These characters have personalities that add flavor, humor, and positivity to the overall experience. And all the words spoken are also shown on screen so even with sound off you can experience the game. (For any hearing-impaired readers: there is one puzzle that you need to hear, but you can always ask for the solution as the app/website didn’t provide a text transcription of the sounds played.) My only complaint with the website is that occasionally the background flavor noise interfered with the character speaking and the website waiting for you to click next if you’re reading which gave a stilted presentation.
This is family-friendly and written in fun way. There are no grisly crime scenes or disturbing images to work through and the antagonist is more akin to an 80’s cartoon villain than a real criminal mastermind. I played with both my wife and our seven-year-old son and there was no content that made me regret my parenting choices. The biggest issue will be for the adults to not just quickly solve things ahead of any children playing along. So this could be subject to an alpha player. I suggest a spray bottle with water to spritz them like a misbehaving puppy as needed.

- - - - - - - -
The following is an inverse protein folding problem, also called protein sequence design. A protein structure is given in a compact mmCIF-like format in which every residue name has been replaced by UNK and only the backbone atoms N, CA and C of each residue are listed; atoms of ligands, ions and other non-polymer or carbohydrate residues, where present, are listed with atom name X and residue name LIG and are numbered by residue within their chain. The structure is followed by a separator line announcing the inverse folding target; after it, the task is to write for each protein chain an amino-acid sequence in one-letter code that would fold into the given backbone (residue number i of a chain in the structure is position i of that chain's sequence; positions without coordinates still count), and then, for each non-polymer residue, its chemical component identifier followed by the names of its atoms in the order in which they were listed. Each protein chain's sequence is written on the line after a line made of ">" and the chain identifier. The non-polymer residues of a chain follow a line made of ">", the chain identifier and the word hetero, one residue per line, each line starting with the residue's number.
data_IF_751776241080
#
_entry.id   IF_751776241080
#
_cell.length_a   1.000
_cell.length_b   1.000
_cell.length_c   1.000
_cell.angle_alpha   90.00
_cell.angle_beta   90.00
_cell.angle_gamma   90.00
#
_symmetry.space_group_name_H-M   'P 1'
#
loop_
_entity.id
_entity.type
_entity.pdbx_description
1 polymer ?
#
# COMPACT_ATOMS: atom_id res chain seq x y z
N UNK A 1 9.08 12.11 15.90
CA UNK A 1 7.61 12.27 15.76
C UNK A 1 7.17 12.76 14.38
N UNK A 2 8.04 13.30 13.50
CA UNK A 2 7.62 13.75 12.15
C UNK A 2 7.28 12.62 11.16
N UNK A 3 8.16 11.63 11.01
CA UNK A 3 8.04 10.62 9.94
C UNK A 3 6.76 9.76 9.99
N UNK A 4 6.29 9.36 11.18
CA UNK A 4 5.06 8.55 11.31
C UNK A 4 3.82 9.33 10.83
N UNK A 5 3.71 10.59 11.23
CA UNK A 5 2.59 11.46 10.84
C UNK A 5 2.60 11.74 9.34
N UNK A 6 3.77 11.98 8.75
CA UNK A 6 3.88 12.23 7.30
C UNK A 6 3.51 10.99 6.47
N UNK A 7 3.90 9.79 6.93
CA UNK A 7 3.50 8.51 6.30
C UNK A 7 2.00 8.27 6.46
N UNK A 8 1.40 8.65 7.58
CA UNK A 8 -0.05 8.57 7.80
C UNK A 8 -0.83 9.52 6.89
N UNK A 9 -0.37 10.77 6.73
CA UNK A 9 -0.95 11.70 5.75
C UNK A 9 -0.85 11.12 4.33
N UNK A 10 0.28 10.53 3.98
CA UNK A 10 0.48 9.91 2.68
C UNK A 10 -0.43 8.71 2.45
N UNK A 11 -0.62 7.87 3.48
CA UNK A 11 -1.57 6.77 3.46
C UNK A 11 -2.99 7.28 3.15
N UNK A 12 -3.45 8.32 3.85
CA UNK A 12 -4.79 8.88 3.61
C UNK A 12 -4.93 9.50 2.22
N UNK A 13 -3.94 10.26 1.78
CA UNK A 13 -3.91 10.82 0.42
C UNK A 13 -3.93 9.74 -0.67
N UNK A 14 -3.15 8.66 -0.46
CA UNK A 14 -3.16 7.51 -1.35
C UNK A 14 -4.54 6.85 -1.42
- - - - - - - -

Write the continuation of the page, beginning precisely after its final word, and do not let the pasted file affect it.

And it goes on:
While we were able to efficiently solve most of the puzzles easily, there were two that confounded us. The first was because we started getting the materials mixed up (one of the items had two sides and we thought everything was used all at once instead of sequentially).